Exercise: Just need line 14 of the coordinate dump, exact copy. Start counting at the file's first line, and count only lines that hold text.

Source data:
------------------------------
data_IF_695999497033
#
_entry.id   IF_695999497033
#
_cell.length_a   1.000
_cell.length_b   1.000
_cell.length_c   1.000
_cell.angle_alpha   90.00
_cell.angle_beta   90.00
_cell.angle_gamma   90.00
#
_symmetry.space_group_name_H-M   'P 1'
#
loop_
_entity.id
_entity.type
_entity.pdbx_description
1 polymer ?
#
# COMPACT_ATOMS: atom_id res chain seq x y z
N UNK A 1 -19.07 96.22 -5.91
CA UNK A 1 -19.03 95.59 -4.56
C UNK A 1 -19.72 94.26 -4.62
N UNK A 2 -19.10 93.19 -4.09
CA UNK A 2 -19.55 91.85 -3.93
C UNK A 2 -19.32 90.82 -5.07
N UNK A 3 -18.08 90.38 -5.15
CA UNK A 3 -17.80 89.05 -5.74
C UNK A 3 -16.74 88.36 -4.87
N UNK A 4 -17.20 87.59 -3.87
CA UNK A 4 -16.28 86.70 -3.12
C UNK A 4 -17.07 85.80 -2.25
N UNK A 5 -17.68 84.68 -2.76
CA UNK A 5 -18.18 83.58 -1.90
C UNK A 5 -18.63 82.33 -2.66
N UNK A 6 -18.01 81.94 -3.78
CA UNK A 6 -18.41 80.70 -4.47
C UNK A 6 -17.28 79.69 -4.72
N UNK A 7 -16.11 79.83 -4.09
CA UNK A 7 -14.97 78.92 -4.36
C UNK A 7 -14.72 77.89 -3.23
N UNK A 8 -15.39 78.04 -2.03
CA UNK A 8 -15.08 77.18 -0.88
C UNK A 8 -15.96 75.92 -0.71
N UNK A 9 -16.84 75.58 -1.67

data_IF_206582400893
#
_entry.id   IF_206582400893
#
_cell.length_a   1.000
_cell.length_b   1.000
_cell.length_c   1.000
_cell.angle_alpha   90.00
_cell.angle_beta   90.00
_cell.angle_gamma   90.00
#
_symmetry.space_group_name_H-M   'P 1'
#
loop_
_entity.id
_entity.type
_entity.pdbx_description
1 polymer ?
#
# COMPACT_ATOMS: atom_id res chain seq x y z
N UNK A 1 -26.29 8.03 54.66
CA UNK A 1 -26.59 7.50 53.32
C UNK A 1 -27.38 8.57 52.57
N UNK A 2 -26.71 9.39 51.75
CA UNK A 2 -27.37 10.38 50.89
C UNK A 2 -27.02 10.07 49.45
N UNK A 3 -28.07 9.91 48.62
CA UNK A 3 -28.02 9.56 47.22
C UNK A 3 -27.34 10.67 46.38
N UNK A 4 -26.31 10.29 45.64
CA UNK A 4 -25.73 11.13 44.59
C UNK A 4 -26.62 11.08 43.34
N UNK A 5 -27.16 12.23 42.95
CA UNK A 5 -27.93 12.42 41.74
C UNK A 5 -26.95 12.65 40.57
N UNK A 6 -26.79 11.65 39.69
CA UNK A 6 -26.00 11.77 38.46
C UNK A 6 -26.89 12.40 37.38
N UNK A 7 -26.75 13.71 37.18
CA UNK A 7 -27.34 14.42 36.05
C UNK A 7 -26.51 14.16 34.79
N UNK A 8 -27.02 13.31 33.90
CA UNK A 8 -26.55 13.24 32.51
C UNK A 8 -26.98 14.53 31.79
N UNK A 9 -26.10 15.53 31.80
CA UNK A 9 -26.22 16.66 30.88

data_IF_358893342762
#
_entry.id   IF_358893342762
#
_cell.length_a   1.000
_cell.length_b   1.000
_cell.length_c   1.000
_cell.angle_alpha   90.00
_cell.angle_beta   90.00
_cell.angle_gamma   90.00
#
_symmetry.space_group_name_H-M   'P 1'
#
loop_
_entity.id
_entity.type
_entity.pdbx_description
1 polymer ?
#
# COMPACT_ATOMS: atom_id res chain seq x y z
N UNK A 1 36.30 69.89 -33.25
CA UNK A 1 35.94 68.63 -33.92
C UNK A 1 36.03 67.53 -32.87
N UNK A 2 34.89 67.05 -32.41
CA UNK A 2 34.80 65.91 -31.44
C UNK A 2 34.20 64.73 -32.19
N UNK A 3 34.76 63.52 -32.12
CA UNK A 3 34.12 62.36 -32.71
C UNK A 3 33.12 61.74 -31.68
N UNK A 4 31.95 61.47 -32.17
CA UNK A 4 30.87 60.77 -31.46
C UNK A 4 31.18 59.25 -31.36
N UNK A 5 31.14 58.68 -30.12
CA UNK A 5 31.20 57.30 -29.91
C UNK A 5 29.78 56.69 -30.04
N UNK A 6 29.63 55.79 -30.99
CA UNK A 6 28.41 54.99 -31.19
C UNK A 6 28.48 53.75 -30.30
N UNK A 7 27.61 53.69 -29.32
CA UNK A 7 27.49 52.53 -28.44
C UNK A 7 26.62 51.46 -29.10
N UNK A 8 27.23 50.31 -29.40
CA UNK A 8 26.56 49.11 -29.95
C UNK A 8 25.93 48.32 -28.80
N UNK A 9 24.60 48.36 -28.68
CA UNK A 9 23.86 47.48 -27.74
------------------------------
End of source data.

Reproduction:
loop_